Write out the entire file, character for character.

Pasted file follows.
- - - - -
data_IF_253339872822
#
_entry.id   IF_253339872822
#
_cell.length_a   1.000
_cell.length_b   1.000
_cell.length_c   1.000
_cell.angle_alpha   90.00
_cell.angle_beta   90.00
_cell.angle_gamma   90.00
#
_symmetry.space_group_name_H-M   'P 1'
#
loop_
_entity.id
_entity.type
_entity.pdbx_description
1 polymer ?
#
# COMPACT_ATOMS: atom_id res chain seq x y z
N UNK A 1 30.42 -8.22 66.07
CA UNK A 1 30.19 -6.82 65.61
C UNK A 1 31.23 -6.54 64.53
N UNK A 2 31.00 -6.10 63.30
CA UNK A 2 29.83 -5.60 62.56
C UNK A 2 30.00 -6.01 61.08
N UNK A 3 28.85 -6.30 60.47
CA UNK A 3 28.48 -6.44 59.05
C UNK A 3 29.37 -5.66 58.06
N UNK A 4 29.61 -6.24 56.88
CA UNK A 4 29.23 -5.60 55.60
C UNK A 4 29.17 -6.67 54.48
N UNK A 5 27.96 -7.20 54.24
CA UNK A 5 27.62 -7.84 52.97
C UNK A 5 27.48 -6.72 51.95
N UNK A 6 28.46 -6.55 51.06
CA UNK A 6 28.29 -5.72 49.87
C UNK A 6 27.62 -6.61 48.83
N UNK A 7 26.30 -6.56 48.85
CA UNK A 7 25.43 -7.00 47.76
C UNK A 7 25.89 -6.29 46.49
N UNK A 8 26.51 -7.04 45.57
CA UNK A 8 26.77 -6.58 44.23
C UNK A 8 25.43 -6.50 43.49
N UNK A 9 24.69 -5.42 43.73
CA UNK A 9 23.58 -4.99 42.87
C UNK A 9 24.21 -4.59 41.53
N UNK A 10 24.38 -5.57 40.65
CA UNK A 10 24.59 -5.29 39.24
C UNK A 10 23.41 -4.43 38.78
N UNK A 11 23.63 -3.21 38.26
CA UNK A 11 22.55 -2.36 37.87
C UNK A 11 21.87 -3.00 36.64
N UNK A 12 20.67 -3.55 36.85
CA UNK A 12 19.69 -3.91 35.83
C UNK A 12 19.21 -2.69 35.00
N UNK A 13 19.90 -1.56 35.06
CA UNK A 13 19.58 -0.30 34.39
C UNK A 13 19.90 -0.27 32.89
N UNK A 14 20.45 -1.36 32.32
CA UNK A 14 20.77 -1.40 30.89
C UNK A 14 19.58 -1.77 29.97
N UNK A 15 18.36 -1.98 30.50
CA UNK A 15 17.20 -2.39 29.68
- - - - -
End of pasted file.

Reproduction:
data_IF_253339872822
#
_entry.id   IF_253339872822
#
_cell.length_a   1.000
_cell.length_b   1.000
_cell.length_c   1.000
_cell.angle_alpha   90.00
_cell.angle_beta   90.00
_cell.angle_gamma   90.00
#
_symmetry.space_group_name_H-M   'P 1'
#
loop_
_entity.id
_entity.type
_entity.pdbx_description
1 polymer ?
#
# COMPACT_ATOMS: atom_id res chain seq x y z
N UNK A 1 30.42 -8.22 66.07
CA UNK A 1 30.19 -6.82 65.61
C UNK A 1 31.23 -6.54 64.53
N UNK A 2 31.00 -6.10 63.30
CA UNK A 2 29.83 -5.60 62.56
C UNK A 2 30.00 -6.01 61.08
N UNK A 3 28.85 -6.30 60.47
CA UNK A 3 28.48 -6.44 59.05
C UNK A 3 29.37 -5.66 58.06
N UNK A 4 29.61 -6.24 56.88
CA UNK A 4 29.23 -5.60 55.60
C UNK A 4 29.17 -6.67 54.48
N UNK A 5 27.96 -7.20 54.24
CA UNK A 5 27.62 -7.84 52.97
C UNK A 5 27.48 -6.72 51.95
N UNK A 6 28.46 -6.55 51.06
CA UNK A 6 28.29 -5.72 49.87
C UNK A 6 27.62 -6.61 48.83
N UNK A 7 26.30 -6.56 48.85
CA UNK A 7 25.43 -7.00 47.76
C UNK A 7 25.89 -6.29 46.49
N UNK A 8 26.51 -7.04 45.57
CA UNK A 8 26.77 -6.58 44.23
C UNK A 8 25.43 -6.50 43.49
N UNK A 9 24.69 -5.42 43.73
CA UNK A 9 23.58 -4.99 42.87
C UNK A 9 24.21 -4.59 41.53
N UNK A 10 24.38 -5.57 40.65
CA UNK A 10 24.59 -5.29 39.24
C UNK A 10 23.41 -4.43 38.78
N UNK A 11 23.63 -3.21 38.26
CA UNK A 11 22.55 -2.36 37.87
C UNK A 11 21.87 -3.00 36.64
N UNK A 12 20.67 -3.55 36.85
CA UNK A 12 19.69 -3.91 35.83
C UNK A 12 19.21 -2.69 35.00
N UNK A 13 19.90 -1.56 35.06
CA UNK A 13 19.58 -0.30 34.39
C UNK A 13 19.90 -0.27 32.89
N UNK A 14 20.45 -1.36 32.32
CA UNK A 14 20.77 -1.40 30.89
C UNK A 14 19.58 -1.77 29.97
N UNK A 15 18.36 -1.98 30.50
CA UNK A 15 17.20 -2.39 29.68